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Shane Victorino and Charlie Manuel aren’t seeing eye-to-eye

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There’s a story in today’s Philadelphia Daily News about Shane Victorino and how he might bounce back from a relatively down 2010.  Charlie Manuel thinks its a matter of focus:

“First of all, I think he got a little bit more home-run happy. That might have had something to do with it. But also, I think it might have been the fact that we’ve been successful. We’ve won games and went to a couple World Series. It might be a relaxation thing or something like that.

“He just didn’t stay focused as much as he usually does. We talk about consistency. Every time we have a meeting, [we say] the game is about staying focused. They say, ‘Oh, there’s nothing wrong with us and we’ll win tomorrow. We’ll get ’em a couple days from now or next week or whatever.’ I think, sometimes, when you get secure, you get relaxed. It’s not like you mean to do that. It’s just kind of human nature. And all of a sudden you’ve got to be woken up to how you’re supposed to play.

It’s hard. You’ve heard me say we’re getting too complacent or we’re getting relaxed, this and that. But you go tell somebody that and he acts like he don’t see that. Being around as long as I have, in a way, I kind of understand that. But, at the same time, you have to back up and take inventory of yourself and be honest with yourself.”

Except Victorino doesn’t seem to want to buy into it:

“People try to use that as an answer. Why did guys struggle? Oh, because they’re comfortable. Charlie used that word complacent. I don’t know. My definition of complacent may be different than Charlie’s. Our team, I don’t think, ever gets complacent. It’s not us. It’s not our nature. It’s not the way we are,” he said.

“I absolutely understand why people would say that. But you look in our clubhouse. There’s no way our demeanor has changed. Our hunger is just the same. We ended up with 97 wins, the best record in baseball. In our defense, there’s no way you can say our team let up because of multiyear deals or because of big contracts. There are a lot of expectations and a lot of hunger. There are a lot of guys who want to turn things around and show people they’re still on the map from the offensive side.”

Interesting. Victorino goes on to talk about his down year being a matter of mechanics. Manuel, the former hitting coach, thinks it’s focus.  One would think that Manuel would go with mechanics too rather than imply that Victorino wasn’t mentally prepared.  But he didn’t. Why might he not?

Is the bad mechanics explanation simply not plausible? Maybe, and given that Manuel is not one who engages in b.s., perhaps he’s not willing to give a nod to an excuse. But if Victorino’s problem truly was one of focus, was it something Manuel missed as it was happening or something that was pointed out yet went unheeded by Victorino at the time?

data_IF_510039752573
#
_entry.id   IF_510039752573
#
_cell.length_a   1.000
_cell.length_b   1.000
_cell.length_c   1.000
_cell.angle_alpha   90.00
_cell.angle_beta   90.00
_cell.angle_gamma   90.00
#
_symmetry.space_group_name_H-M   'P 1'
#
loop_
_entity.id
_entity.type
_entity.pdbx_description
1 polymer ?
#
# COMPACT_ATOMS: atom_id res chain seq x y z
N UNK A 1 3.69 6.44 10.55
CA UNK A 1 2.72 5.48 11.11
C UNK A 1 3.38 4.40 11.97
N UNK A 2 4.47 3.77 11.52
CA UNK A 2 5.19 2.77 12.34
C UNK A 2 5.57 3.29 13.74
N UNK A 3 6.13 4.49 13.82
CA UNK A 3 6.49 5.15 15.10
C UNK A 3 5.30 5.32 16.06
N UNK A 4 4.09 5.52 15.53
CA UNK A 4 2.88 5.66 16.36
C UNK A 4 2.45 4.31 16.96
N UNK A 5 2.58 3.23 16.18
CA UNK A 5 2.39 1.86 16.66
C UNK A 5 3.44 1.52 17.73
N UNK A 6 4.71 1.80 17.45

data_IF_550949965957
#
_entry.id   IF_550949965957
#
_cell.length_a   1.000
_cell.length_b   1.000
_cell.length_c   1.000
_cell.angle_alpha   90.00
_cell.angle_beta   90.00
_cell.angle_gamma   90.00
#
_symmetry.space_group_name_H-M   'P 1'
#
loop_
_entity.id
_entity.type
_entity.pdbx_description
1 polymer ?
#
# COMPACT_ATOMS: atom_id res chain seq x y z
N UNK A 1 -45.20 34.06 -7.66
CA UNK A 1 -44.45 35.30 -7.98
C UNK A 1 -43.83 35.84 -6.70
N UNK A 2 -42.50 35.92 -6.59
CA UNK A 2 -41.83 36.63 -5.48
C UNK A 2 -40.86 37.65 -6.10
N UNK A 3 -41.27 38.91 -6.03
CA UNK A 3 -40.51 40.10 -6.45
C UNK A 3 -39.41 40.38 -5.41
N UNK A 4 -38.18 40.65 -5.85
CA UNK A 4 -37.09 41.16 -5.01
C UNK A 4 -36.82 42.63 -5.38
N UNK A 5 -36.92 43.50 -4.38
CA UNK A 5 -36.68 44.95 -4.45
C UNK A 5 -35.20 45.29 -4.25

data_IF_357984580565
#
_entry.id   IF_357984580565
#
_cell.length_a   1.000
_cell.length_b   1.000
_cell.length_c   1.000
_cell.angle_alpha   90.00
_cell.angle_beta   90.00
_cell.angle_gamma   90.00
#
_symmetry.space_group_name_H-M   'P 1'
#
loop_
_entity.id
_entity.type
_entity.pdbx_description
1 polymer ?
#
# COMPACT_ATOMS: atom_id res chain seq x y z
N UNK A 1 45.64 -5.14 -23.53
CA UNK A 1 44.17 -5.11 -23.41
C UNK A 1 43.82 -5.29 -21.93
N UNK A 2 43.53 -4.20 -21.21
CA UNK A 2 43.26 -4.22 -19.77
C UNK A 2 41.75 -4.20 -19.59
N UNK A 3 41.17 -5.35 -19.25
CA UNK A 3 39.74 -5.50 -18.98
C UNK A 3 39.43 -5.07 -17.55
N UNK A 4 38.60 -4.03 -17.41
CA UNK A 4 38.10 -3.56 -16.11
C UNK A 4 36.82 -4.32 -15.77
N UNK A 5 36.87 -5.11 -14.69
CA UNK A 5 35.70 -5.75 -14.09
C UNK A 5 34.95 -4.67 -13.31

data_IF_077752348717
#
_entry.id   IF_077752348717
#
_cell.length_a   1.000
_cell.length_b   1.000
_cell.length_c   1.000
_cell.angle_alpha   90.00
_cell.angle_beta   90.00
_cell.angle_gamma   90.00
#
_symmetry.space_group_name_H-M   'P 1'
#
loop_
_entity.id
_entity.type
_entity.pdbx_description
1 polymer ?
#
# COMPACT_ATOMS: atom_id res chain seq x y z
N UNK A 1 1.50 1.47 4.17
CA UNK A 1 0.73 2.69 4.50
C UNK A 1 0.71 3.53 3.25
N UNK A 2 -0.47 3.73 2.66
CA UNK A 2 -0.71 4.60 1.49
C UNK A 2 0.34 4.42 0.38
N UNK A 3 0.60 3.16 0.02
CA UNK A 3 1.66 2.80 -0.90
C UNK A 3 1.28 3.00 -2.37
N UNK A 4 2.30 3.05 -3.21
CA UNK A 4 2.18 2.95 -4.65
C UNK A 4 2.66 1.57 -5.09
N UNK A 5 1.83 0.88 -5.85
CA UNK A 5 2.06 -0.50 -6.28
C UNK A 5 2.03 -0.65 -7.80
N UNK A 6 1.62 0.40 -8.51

Just a strange situation all around. While Phillies fans may have a better recollection on this than me, I can’t recall Manuel ever calling out a player, even mildly like this. Which leads me to believe that, in this case, he considers it a serious matter.

What’s goin’ on?

Steven Matz to undergo “imminent” elbow surgery

NEW YORK, NY - AUGUST 14:  Steven Matz #32 of the New York Mets pitches in the first inning against the San Diego Padres at Citi Field on August 14, 2016 in the Flushing neighborhood of the Queens borough of New York City.  (Photo by Jim McIsaac/Getty Images)
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Mets GM Sandy Alderson addressed the media about the status of starter Steven Matz on Tuesday afternoon. Alderson said that Matz will undergo “imminent” elbow surgery to address a bone spur in the lefty’s elbow, Marc Carig of Newsday reports. That will end Matz’s season.

Matz was expected to return this past Friday, but was scratched due to shoulder soreness. According to Carig, the shoulder doesn’t appear to be a major issue.

Matz, 25, finishes the season with a 9-8 record, a 3.40 ERA, and a 129/31 K/BB ratio in 132 1/3 innings. It was a pretty good showing for his first full season in the majors.

The Mets enter Tuesday’s action a half-game up on the Giants for the first of two National League Wild Card slots. If the Mets can secure one of those slots and then advance to the NLDS, they will likely use a rotation that includes Noah Syndergaard, Bartolo Colon, Seth Lugo, and Robert Gsellman.

Dillon Gee was hospitalized with blood clots in his lungs and shoulder

KANSAS CITY, MO - AUGUST 5: Dillon Gee #53 of the Kansas City Royals throws in the first inning against the Toronto Blue Jays at Kauffman Stadium on August 5, 2016 in Kansas City, Missouri. (Photo by Ed Zurga/Getty Images)
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Rustin Dodd of The Kansas City Star reports that Royals pitcher Dillon Gee has been shut down for the year after being hospitalized in Detroit due to blood clots in his lungs and shoulder. Gee first began experiencing shortness of breath on Sunday after playing the Tigers, Dodd adds.

Blood clots are a serious thing, so here’s hoping that Gee recovers quickly and painlessly.

In 14 starts and 19 relief appearances for the Royals spanning 125 innings this season, Gee put up a 4.68 ERA and an 89/37 K/BB ratio.